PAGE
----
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Racial and Cultural Stereotyping and Bigotry in The Merchant of Venice

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Introduction

Word Count: 698 Racial and Cultural Stereotyping and Bigotry in The Merchant of Venice In The Merchant of Venice Shakespeare has characters follow certain common stereotypes of certain religions and cultures during the Elizabethan Age. This is done in order to establish a quick understand about characters and their relationship with other characters. The stereotypes of characters and their bigotries become more apparent and amplified as the story progresses. Shakespeare has characters either use allusions to reinforce their bigotries or use metaphors to increase the effect of their prejudices. Shakespeare has his characters follow stereotypes of the time in order to fully develop the theme of stereotyping and bigotry. At the time, only Jews were allowed to lend money with interest. ...read more.

Middle

Shylock cries, "I had it of Leah when I was a bachelor..." (Merchant of Venice 3.1. 113-114). It is shown that Shylock has loved another woman as his equal and is more than a simple stereotype. This is all done to have characters follow stereotypes while keeping a sense of reality. Shakespeare develops the theme of religious bigotry with the introduction of Shylock and the bond plot. The ways Shylock and Antonio stereotype each other's religion and beliefs unfolds instantly once the two of them meet. Shylock bears a both personal and religious grudge on Antonio shown in Shylock's soliloquy "I hate him for he is a Christian..." (Merchant of Venice 1.3. 38-48). Shylock dislikes Christians as a whole, and Antonio for mistreating him. ...read more.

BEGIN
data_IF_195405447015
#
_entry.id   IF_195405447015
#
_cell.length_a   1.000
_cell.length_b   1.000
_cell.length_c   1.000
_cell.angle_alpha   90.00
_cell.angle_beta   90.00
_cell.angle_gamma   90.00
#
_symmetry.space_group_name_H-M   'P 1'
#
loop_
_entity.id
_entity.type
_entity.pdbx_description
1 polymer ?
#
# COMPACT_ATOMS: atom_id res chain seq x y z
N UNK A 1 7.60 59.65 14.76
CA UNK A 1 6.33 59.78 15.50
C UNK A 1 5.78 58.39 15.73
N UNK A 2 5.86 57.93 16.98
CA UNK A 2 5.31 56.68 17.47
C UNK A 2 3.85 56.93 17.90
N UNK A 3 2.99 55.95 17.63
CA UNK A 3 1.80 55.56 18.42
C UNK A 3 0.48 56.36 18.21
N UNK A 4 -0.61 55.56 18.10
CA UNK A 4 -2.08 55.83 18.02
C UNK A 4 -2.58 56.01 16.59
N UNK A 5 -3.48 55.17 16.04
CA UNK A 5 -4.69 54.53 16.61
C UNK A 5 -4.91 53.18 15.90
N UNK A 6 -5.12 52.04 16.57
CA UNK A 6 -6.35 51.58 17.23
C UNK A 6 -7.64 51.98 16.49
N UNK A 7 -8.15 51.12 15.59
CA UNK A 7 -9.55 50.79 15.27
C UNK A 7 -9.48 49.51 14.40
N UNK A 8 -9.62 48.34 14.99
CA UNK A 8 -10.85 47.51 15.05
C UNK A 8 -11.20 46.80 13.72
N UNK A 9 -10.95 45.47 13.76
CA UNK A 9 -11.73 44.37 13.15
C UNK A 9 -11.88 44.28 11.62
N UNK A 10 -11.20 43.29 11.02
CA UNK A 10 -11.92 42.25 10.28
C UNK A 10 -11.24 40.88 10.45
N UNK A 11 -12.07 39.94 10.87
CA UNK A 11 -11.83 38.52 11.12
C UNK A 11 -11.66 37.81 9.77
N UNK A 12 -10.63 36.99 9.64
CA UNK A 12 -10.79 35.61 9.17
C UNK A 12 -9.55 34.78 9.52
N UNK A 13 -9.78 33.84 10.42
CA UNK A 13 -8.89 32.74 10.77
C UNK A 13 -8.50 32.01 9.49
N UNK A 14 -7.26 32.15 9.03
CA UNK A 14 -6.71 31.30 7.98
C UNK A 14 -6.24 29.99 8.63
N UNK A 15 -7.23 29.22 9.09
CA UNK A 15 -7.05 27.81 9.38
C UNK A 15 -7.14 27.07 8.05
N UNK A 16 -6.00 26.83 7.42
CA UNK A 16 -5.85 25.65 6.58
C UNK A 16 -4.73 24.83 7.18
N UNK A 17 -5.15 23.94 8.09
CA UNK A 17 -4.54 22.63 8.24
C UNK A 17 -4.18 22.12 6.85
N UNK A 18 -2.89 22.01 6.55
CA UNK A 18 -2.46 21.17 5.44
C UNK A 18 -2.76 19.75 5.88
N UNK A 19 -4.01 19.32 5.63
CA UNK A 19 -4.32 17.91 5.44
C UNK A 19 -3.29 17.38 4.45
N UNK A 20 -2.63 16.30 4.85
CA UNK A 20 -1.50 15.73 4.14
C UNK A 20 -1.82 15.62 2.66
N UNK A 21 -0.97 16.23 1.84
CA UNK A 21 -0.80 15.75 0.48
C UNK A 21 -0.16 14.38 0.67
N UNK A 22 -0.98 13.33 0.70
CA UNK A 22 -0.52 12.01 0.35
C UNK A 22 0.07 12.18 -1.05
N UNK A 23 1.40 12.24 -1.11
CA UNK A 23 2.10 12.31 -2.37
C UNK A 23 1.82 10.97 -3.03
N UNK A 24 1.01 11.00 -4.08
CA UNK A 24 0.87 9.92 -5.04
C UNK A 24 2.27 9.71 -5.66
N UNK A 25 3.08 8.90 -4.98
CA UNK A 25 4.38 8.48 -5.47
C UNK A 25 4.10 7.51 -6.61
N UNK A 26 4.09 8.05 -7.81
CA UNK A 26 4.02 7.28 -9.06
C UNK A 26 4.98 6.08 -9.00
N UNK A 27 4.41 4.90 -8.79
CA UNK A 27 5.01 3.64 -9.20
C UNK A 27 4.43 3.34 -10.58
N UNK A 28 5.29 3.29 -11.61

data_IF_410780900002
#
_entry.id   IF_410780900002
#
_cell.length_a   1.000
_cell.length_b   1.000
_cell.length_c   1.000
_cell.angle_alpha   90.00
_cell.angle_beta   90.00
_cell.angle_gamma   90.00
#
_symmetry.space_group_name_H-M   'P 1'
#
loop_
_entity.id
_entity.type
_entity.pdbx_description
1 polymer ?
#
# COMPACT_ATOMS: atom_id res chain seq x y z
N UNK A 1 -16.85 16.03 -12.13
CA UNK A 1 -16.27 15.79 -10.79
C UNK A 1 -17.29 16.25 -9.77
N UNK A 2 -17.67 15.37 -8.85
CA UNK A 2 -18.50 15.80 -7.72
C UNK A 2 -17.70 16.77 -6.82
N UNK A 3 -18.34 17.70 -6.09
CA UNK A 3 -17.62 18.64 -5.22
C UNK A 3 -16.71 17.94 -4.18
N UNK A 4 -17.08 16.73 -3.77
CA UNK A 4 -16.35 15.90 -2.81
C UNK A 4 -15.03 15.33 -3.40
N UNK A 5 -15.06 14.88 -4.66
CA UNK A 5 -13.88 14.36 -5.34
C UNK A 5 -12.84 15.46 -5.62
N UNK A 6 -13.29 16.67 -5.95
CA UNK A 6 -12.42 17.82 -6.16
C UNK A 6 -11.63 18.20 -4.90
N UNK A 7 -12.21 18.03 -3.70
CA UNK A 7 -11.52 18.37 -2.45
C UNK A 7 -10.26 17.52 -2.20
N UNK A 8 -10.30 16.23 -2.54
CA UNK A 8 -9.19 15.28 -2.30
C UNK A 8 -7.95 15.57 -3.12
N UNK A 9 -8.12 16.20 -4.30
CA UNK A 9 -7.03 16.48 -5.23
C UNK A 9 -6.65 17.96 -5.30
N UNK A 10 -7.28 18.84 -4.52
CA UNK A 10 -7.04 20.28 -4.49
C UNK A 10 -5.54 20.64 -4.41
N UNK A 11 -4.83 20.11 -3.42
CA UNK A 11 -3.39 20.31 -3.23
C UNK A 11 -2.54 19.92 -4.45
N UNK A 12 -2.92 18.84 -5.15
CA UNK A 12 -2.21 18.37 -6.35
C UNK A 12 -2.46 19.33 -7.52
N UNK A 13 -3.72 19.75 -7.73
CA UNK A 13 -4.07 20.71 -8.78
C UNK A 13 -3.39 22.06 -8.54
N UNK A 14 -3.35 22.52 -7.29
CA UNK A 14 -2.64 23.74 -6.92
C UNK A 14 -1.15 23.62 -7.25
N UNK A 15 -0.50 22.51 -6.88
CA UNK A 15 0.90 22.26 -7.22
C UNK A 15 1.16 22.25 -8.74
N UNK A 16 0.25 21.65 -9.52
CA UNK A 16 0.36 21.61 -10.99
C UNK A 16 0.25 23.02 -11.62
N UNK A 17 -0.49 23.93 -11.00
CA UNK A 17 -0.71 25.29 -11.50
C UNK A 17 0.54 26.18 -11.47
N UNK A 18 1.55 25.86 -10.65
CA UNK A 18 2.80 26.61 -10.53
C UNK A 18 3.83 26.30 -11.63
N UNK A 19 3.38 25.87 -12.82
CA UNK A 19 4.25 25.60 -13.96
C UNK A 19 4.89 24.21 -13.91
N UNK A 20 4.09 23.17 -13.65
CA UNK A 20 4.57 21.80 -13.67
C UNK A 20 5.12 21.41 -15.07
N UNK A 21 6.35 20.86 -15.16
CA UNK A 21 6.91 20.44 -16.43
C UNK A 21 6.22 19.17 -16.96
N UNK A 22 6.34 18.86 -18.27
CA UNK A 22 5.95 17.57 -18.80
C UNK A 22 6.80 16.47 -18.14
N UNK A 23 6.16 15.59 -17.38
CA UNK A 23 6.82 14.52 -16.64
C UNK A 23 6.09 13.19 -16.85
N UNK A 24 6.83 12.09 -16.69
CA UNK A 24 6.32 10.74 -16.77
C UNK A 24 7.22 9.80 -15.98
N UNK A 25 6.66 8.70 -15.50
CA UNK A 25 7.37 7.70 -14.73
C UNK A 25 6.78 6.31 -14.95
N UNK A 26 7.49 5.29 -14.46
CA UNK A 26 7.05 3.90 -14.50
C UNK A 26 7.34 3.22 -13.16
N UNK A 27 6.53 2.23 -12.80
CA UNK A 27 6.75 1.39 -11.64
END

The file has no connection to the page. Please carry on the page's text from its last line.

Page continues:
Conclusion

(Merchant of Venice 4.1. 294-295). This shows Shylock views Jewish thieves better people than Christians. The Christian characters use mainly metaphors to show their distaste for the Jews. During the court scene, Gratiano says "Thy currish spirit Govern'd a wolf, who, hang'd for human slaughter" (Merchant of Venice 4.1. 133-134). This says two different things about Shylock: Gratiano sees Shylock as a nothing more than a wolf, hungry for blood, and that this trial is like judging an animal in court. Shylock is often referred to as a wolf or dog to further the stereotype that Jews are murderers. Shylock uses his allusions to validate his distaste for Christianity, while the Christian characters use metaphors to debase Shylock. Shakespeare made some characters follow a stereotype, while having the rest of the characters not follow a common stereotype. This allows the story to explore different stereotypes, while avoiding a stereotypical play. ...read more.

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